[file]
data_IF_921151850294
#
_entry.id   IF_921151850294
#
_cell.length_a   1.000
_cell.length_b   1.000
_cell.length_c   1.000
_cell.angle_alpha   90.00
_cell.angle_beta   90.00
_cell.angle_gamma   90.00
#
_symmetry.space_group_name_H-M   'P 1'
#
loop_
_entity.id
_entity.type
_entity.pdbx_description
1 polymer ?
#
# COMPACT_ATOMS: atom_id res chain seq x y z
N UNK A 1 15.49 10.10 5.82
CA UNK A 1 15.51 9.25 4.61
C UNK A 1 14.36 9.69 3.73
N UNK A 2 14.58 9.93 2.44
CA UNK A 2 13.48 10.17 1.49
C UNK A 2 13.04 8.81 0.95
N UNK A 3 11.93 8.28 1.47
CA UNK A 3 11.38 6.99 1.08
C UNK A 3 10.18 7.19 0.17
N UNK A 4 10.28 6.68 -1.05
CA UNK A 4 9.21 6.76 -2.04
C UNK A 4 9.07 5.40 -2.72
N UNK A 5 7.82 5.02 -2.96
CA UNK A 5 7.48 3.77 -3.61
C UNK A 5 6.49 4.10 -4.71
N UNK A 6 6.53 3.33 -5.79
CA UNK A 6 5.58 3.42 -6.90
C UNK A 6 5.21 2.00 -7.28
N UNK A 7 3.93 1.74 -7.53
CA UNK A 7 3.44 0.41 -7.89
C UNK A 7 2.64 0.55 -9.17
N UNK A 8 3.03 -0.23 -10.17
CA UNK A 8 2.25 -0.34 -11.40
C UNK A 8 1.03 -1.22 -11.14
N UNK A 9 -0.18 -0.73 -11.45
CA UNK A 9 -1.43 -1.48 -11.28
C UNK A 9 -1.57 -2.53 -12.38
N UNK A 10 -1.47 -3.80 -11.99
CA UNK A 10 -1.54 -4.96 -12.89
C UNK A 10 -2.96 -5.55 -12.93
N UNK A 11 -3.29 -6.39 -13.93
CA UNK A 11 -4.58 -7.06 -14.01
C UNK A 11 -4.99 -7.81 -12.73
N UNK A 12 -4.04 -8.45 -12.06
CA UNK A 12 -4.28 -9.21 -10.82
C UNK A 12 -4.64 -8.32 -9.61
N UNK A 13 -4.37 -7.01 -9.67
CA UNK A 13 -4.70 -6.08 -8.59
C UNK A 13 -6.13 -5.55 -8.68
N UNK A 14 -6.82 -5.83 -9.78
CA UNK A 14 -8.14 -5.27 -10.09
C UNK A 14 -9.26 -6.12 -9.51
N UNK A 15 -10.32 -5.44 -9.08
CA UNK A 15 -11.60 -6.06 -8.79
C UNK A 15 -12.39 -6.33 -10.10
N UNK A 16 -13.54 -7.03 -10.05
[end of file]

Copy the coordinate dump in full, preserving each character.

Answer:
data_IF_921151850294
#
_entry.id   IF_921151850294
#
_cell.length_a   1.000
_cell.length_b   1.000
_cell.length_c   1.000
_cell.angle_alpha   90.00
_cell.angle_beta   90.00
_cell.angle_gamma   90.00
#
_symmetry.space_group_name_H-M   'P 1'
#
loop_
_entity.id
_entity.type
_entity.pdbx_description
1 polymer ?
#
# COMPACT_ATOMS: atom_id res chain seq x y z
N UNK A 1 15.49 10.10 5.82
CA UNK A 1 15.51 9.25 4.61
C UNK A 1 14.36 9.69 3.73
N UNK A 2 14.58 9.93 2.44
CA UNK A 2 13.48 10.17 1.49
C UNK A 2 13.04 8.81 0.95
N UNK A 3 11.93 8.28 1.47
CA UNK A 3 11.38 6.99 1.08
C UNK A 3 10.18 7.19 0.17
N UNK A 4 10.28 6.68 -1.05
CA UNK A 4 9.21 6.76 -2.04
C UNK A 4 9.07 5.40 -2.72
N UNK A 5 7.82 5.02 -2.96
CA UNK A 5 7.48 3.77 -3.61
C UNK A 5 6.49 4.10 -4.71
N UNK A 6 6.53 3.33 -5.79
CA UNK A 6 5.58 3.42 -6.90
C UNK A 6 5.21 2.00 -7.28
N UNK A 7 3.93 1.74 -7.53
CA UNK A 7 3.44 0.41 -7.89
C UNK A 7 2.64 0.55 -9.17
N UNK A 8 3.03 -0.23 -10.17
CA UNK A 8 2.25 -0.34 -11.40
C UNK A 8 1.03 -1.22 -11.14
N UNK A 9 -0.18 -0.73 -11.45
CA UNK A 9 -1.43 -1.48 -11.28
C UNK A 9 -1.57 -2.53 -12.38
N UNK A 10 -1.47 -3.80 -11.99
CA UNK A 10 -1.54 -4.96 -12.89
C UNK A 10 -2.96 -5.55 -12.93
N UNK A 11 -3.29 -6.39 -13.93
CA UNK A 11 -4.58 -7.06 -14.01
C UNK A 11 -4.99 -7.81 -12.73
N UNK A 12 -4.04 -8.45 -12.06
CA UNK A 12 -4.28 -9.21 -10.82
C UNK A 12 -4.64 -8.32 -9.61
N UNK A 13 -4.37 -7.01 -9.67
CA UNK A 13 -4.70 -6.08 -8.59
C UNK A 13 -6.13 -5.55 -8.68
N UNK A 14 -6.82 -5.83 -9.78
CA UNK A 14 -8.14 -5.27 -10.09
C UNK A 14 -9.26 -6.12 -9.51
N UNK A 15 -10.32 -5.44 -9.08
CA UNK A 15 -11.60 -6.06 -8.79
C UNK A 15 -12.39 -6.33 -10.10
N UNK A 16 -13.54 -7.03 -10.05